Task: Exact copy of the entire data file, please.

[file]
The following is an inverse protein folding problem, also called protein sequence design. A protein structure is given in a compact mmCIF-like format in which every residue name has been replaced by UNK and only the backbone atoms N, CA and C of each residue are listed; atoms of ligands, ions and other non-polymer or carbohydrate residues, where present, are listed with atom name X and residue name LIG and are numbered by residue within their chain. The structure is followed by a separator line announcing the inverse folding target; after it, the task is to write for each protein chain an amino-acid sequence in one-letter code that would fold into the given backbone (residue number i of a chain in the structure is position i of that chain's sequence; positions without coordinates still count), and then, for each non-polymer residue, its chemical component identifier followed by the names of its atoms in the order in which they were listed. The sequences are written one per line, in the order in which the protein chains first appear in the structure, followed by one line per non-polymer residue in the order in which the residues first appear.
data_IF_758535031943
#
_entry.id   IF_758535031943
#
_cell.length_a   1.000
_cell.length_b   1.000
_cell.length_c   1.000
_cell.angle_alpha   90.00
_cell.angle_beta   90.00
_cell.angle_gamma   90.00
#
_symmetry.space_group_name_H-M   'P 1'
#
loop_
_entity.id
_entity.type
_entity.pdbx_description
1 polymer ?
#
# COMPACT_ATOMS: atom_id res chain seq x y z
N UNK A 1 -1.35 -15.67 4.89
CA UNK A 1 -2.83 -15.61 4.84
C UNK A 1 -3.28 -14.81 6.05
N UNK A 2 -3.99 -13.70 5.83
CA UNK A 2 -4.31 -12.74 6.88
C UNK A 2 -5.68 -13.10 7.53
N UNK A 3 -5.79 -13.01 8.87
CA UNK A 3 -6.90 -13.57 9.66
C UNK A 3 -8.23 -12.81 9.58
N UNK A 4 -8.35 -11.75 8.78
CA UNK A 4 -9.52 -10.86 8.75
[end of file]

The following is an inverse protein folding problem, also called protein sequence design. A protein structure is given in a compact mmCIF-like format in which every residue name has been replaced by UNK and only the backbone atoms N, CA and C of each residue are listed; atoms of ligands, ions and other non-polymer or carbohydrate residues, where present, are listed with atom name X and residue name LIG and are numbered by residue within their chain. The structure is followed by a separator line announcing the inverse folding target; after it, the task is to write for each protein chain an amino-acid sequence in one-letter code that would fold into the given backbone (residue number i of a chain in the structure is position i of that chain's sequence; positions without coordinates still count), and then, for each non-polymer residue, its chemical component identifier followed by the names of its atoms in the order in which they were listed. The sequences are written one per line, in the order in which the protein chains first appear in the structure, followed by one line per non-polymer residue in the order in which the residues first appear.
data_IF_758535031943
#
_entry.id   IF_758535031943
#
_cell.length_a   1.000
_cell.length_b   1.000
_cell.length_c   1.000
_cell.angle_alpha   90.00
_cell.angle_beta   90.00
_cell.angle_gamma   90.00
#
_symmetry.space_group_name_H-M   'P 1'
#
loop_
_entity.id
_entity.type
_entity.pdbx_description
1 polymer ?
#
# COMPACT_ATOMS: atom_id res chain seq x y z
N UNK A 1 -1.35 -15.67 4.89
CA UNK A 1 -2.83 -15.61 4.84
C UNK A 1 -3.28 -14.81 6.05
N UNK A 2 -3.99 -13.70 5.83
CA UNK A 2 -4.31 -12.74 6.88
C UNK A 2 -5.68 -13.10 7.53
N UNK A 3 -5.79 -13.01 8.87
CA UNK A 3 -6.90 -13.57 9.66
C UNK A 3 -8.23 -12.81 9.58
N UNK A 4 -8.35 -11.75 8.78
CA UNK A 4 -9.52 -10.86 8.75